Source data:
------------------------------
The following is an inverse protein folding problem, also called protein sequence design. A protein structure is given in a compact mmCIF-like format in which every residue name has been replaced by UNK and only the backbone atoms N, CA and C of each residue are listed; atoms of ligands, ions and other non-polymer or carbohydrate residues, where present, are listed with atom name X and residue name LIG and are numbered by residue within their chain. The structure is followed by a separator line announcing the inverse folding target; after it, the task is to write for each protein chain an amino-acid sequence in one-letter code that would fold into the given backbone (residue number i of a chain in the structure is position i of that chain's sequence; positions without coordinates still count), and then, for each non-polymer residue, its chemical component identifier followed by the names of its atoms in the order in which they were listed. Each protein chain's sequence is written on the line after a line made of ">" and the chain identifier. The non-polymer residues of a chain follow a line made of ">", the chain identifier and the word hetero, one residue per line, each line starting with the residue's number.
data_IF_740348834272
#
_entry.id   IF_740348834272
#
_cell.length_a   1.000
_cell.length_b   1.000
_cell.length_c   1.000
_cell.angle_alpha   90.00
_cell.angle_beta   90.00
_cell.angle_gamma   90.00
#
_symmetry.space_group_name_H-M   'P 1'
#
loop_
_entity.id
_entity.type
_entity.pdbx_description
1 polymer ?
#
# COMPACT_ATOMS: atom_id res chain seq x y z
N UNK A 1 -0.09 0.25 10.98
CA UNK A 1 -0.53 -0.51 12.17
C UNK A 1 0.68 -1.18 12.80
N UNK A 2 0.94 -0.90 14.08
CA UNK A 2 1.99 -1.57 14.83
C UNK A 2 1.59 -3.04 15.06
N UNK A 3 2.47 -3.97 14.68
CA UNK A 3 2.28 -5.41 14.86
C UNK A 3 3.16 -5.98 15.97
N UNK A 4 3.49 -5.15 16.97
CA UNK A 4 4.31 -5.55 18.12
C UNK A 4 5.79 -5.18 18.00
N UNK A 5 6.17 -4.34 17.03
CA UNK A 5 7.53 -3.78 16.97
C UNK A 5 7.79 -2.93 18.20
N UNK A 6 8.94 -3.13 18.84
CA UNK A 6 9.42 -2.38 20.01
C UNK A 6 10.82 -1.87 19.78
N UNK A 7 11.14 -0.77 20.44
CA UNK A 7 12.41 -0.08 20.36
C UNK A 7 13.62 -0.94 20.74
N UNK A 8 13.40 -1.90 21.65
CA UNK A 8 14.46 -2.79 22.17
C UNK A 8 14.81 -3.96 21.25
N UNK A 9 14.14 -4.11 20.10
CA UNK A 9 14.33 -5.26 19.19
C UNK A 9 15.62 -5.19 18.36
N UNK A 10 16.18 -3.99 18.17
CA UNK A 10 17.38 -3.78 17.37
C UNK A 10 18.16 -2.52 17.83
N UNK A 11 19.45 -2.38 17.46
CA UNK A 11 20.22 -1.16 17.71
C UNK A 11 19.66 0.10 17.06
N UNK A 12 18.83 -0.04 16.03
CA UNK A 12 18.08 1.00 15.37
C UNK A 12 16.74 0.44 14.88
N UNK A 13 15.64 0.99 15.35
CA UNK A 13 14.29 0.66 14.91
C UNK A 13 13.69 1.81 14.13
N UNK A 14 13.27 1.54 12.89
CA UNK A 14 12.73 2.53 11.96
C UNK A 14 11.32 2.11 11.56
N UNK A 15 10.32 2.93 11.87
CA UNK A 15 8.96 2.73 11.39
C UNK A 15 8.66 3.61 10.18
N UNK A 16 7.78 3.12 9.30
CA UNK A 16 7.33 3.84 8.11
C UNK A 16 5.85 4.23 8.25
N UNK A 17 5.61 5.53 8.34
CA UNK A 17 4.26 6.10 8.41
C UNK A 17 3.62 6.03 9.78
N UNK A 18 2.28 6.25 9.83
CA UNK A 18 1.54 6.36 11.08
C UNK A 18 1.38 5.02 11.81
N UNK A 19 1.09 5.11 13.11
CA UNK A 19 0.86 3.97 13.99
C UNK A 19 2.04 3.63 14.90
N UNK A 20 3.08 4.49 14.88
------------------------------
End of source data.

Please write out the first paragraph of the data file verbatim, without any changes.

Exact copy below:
The following is an inverse protein folding problem, also called protein sequence design. A protein structure is given in a compact mmCIF-like format in which every residue name has been replaced by UNK and only the backbone atoms N, CA and C of each residue are listed; atoms of ligands, ions and other non-polymer or carbohydrate residues, where present, are listed with atom name X and residue name LIG and are numbered by residue within their chain. The structure is followed by a separator line announcing the inverse folding target; after it, the task is to write for each protein chain an amino-acid sequence in one-letter code that would fold into the given backbone (residue number i of a chain in the structure is position i of that chain's sequence; positions without coordinates still count), and then, for each non-polymer residue, its chemical component identifier followed by the names of its atoms in the order in which they were listed. Each protein chain's sequence is written on the line after a line made of ">" and the chain identifier. The non-polymer residues of a chain follow a line made of ">", the chain identifier and the word hetero, one residue per line, each line starting with the residue's number.